There’s nothing novel about this image. As Emma Robertson argues in Chocolate, Women, and Empire, chocolate adverts have long “perpetuated western sexist and racist ideologies under a veneer of pleasurable consumption (Robertson 10).” She describes how throughout the 20th century English chocolate company Rowntree produced advertisements that positioned cocoa at the center of class and gender dynamics. Specifically, they illustrated the aspirational middle class family as one in which white, well-dressed “daughters attempt to bake and clean…while sons try to polish their father’s shoes (Robertson 21). Chocolate marketing reinforced the idea that a woman’s place was in the home. Even at a young age, girls performed menial house labor while their brothers helped their fathers before work. In advertisements of adult women, Rowntree continued to separate the sexes. In an advert for their Black Magic line, a painting of a woman horseback riding was accompanied by a letter written to her friend which read, “Out with the hounds yesterday, and had a grand run. My new mare is a marvel!” At the bottom, the company notes, “Black Magic are the wonderful chocolates which Society is preferring.” Godiva’s 2004 campaign carefully associated their chocolates with the white and wealthy, just as Rowntree had associated theirs with successful white families and horse-riding women. For decades, chocolate marketing has sent women a clear message – consumption of our chocolates is a sign of elite status. This message has two effects; the first, to promote consumption (as opposed to career or personal ambition) as a woman’s primary source of self-esteem, and the second, to construct an image of self worth that is exclusive to the white, straight, and uber wealthy.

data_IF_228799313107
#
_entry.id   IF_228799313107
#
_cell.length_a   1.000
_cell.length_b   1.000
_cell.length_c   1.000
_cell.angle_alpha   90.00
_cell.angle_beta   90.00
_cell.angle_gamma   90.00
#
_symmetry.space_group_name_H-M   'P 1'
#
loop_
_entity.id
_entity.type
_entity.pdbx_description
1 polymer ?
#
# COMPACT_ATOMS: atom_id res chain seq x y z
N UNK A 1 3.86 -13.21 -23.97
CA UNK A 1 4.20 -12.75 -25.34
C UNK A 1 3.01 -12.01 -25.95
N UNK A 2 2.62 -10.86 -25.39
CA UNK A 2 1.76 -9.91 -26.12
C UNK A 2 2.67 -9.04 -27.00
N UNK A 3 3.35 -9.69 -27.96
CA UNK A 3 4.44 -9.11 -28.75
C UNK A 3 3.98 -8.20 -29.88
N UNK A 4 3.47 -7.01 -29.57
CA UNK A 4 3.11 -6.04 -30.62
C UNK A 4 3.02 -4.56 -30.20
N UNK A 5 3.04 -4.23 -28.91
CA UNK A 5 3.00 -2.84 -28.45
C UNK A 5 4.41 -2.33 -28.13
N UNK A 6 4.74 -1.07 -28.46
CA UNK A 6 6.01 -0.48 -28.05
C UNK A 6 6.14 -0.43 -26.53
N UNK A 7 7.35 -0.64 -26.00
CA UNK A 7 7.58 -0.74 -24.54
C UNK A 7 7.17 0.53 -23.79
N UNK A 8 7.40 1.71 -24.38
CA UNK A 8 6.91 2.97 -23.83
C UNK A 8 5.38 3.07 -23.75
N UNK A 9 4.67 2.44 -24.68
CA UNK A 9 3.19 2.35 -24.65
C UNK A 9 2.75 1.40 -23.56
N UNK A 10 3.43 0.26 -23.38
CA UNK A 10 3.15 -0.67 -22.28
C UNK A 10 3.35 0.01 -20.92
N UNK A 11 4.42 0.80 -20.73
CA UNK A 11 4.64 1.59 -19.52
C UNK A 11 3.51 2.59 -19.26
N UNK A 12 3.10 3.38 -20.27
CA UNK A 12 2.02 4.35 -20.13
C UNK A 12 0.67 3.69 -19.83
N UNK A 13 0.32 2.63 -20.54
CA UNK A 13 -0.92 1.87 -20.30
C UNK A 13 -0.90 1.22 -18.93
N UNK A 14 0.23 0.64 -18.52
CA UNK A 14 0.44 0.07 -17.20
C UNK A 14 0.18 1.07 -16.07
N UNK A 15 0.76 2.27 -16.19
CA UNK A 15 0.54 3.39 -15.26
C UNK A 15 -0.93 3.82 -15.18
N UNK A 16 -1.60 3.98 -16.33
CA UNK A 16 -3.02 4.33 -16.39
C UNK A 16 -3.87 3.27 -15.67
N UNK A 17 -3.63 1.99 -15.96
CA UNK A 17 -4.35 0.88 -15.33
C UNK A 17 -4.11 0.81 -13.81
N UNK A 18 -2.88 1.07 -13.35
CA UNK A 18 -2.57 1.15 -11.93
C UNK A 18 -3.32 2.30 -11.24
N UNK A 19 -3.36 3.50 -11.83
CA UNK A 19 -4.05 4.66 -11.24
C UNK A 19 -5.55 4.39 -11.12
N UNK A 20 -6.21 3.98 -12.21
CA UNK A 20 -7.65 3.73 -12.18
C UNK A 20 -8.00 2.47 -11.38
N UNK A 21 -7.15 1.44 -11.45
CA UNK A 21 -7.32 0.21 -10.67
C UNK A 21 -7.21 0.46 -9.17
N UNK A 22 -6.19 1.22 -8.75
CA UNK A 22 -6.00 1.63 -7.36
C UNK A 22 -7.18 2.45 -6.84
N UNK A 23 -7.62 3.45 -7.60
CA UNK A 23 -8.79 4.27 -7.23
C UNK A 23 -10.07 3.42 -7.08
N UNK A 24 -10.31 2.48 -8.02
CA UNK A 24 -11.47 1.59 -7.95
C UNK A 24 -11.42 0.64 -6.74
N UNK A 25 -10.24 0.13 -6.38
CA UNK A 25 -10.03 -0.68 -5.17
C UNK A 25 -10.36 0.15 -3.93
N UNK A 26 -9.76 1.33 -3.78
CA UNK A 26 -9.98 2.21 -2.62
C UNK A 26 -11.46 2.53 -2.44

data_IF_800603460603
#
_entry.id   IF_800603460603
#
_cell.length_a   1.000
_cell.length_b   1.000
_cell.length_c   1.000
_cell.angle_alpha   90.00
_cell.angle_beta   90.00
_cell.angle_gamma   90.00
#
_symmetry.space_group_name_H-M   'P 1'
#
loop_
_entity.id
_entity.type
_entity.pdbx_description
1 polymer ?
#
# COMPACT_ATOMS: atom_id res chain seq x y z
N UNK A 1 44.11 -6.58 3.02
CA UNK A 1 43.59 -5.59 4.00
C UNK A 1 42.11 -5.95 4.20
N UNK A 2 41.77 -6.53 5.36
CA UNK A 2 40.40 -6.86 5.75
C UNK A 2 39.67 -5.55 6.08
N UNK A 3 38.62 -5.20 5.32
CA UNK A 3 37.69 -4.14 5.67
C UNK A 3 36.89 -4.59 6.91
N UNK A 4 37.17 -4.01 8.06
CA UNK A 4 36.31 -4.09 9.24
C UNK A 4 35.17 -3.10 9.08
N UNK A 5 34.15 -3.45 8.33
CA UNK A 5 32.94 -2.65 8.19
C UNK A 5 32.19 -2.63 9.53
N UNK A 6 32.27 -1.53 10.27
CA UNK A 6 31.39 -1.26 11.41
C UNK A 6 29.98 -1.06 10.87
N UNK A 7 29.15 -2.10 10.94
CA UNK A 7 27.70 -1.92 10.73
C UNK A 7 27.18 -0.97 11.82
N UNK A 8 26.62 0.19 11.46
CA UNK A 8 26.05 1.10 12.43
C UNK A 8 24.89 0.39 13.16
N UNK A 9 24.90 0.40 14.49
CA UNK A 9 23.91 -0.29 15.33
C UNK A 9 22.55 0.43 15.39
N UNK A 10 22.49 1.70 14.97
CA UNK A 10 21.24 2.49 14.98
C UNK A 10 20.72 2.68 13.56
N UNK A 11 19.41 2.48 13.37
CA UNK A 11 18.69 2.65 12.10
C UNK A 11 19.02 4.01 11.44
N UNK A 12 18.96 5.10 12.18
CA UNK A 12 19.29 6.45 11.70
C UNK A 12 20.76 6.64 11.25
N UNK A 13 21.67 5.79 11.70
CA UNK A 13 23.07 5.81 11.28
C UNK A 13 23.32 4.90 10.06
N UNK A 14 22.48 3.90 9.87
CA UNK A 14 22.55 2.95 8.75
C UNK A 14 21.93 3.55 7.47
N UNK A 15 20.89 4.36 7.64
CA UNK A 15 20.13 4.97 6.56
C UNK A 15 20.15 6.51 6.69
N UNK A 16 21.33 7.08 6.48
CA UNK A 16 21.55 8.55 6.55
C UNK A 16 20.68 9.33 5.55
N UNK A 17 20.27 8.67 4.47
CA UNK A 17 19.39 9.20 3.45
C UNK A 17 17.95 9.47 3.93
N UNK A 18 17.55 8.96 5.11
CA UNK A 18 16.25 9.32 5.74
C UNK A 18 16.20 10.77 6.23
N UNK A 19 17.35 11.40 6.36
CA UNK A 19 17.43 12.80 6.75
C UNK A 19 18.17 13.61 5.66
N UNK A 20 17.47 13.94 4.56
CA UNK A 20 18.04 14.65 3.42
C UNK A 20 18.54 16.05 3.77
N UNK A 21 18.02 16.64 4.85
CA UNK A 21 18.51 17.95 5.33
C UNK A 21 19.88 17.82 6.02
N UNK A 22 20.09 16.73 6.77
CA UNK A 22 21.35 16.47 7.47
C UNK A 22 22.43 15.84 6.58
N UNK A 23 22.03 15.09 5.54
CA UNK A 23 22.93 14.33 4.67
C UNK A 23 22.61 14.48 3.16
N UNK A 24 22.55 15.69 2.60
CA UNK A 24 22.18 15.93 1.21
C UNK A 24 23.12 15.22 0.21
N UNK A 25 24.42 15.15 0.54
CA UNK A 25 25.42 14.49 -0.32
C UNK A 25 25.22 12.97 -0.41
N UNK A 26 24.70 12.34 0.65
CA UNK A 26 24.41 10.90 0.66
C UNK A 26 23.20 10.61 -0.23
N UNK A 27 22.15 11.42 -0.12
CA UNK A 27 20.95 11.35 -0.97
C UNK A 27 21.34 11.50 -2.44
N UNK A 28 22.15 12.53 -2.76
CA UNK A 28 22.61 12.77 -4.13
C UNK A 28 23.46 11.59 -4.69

I parodied these notions with the following advertisement of a wealthy, white man consuming chocolate. He, too, is dressed lavishly, seated by a grand fireplace as he gazes sensually at the viewer. The tagline reads, “Every man is one part God(iva) much to the pleasure of every woman.” The photograph is meant to feel absurd and unfamiliar, despite its obvious parallels to the original. Western viewership is unaccustomed to advertising that equates white male worth with consumption and domesticity; we typically look for signs that the man is entrepreneurial and dominant. Without those elements, we leave the male emasculated and foolish and we discover that the very tropes we employ to empower women are the every traits that apparently separate them from industrious and independent men.